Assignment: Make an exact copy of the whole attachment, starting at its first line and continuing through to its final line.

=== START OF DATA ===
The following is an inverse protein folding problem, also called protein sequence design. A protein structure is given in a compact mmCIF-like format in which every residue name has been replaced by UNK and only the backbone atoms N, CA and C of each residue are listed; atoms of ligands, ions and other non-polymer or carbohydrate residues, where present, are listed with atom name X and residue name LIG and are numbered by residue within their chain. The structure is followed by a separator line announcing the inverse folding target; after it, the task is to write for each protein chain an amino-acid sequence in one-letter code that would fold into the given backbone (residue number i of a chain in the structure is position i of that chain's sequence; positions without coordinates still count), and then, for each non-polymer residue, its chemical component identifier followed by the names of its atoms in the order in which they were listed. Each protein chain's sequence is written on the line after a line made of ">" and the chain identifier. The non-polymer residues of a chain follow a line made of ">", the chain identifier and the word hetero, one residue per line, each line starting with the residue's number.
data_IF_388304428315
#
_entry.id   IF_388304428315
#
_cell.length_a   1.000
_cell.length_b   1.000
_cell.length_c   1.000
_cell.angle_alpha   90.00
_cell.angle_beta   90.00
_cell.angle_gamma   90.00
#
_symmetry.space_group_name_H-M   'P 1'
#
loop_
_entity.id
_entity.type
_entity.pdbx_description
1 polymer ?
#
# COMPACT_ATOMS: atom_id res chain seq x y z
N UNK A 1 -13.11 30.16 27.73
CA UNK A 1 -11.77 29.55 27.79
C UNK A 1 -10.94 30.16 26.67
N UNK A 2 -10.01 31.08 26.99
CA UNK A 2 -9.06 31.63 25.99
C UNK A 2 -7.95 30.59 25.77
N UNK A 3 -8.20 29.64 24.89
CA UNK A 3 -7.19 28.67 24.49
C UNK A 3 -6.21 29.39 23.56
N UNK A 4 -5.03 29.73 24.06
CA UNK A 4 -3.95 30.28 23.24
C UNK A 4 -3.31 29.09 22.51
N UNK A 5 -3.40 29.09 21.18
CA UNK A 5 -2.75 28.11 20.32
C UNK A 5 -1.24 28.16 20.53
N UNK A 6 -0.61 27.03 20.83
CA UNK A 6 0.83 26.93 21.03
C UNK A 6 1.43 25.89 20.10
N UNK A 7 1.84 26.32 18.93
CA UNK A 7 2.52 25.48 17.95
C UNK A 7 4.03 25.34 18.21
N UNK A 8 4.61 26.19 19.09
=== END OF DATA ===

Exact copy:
The following is an inverse protein folding problem, also called protein sequence design. A protein structure is given in a compact mmCIF-like format in which every residue name has been replaced by UNK and only the backbone atoms N, CA and C of each residue are listed; atoms of ligands, ions and other non-polymer or carbohydrate residues, where present, are listed with atom name X and residue name LIG and are numbered by residue within their chain. The structure is followed by a separator line announcing the inverse folding target; after it, the task is to write for each protein chain an amino-acid sequence in one-letter code that would fold into the given backbone (residue number i of a chain in the structure is position i of that chain's sequence; positions without coordinates still count), and then, for each non-polymer residue, its chemical component identifier followed by the names of its atoms in the order in which they were listed. Each protein chain's sequence is written on the line after a line made of ">" and the chain identifier. The non-polymer residues of a chain follow a line made of ">", the chain identifier and the word hetero, one residue per line, each line starting with the residue's number.
data_IF_388304428315
#
_entry.id   IF_388304428315
#
_cell.length_a   1.000
_cell.length_b   1.000
_cell.length_c   1.000
_cell.angle_alpha   90.00
_cell.angle_beta   90.00
_cell.angle_gamma   90.00
#
_symmetry.space_group_name_H-M   'P 1'
#
loop_
_entity.id
_entity.type
_entity.pdbx_description
1 polymer ?
#
# COMPACT_ATOMS: atom_id res chain seq x y z
N UNK A 1 -13.11 30.16 27.73
CA UNK A 1 -11.77 29.55 27.79
C UNK A 1 -10.94 30.16 26.67
N UNK A 2 -10.01 31.08 26.99
CA UNK A 2 -9.06 31.63 25.99
C UNK A 2 -7.95 30.59 25.77
N UNK A 3 -8.20 29.64 24.89
CA UNK A 3 -7.19 28.67 24.49
C UNK A 3 -6.21 29.39 23.56
N UNK A 4 -5.03 29.73 24.06
CA UNK A 4 -3.95 30.28 23.24
C UNK A 4 -3.31 29.09 22.51
N UNK A 5 -3.40 29.09 21.18
CA UNK A 5 -2.75 28.11 20.32
C UNK A 5 -1.24 28.16 20.53
N UNK A 6 -0.61 27.03 20.83
CA UNK A 6 0.83 26.93 21.03
C UNK A 6 1.43 25.89 20.10
N UNK A 7 1.84 26.32 18.93
CA UNK A 7 2.52 25.48 17.95
C UNK A 7 4.03 25.34 18.21
N UNK A 8 4.61 26.19 19.09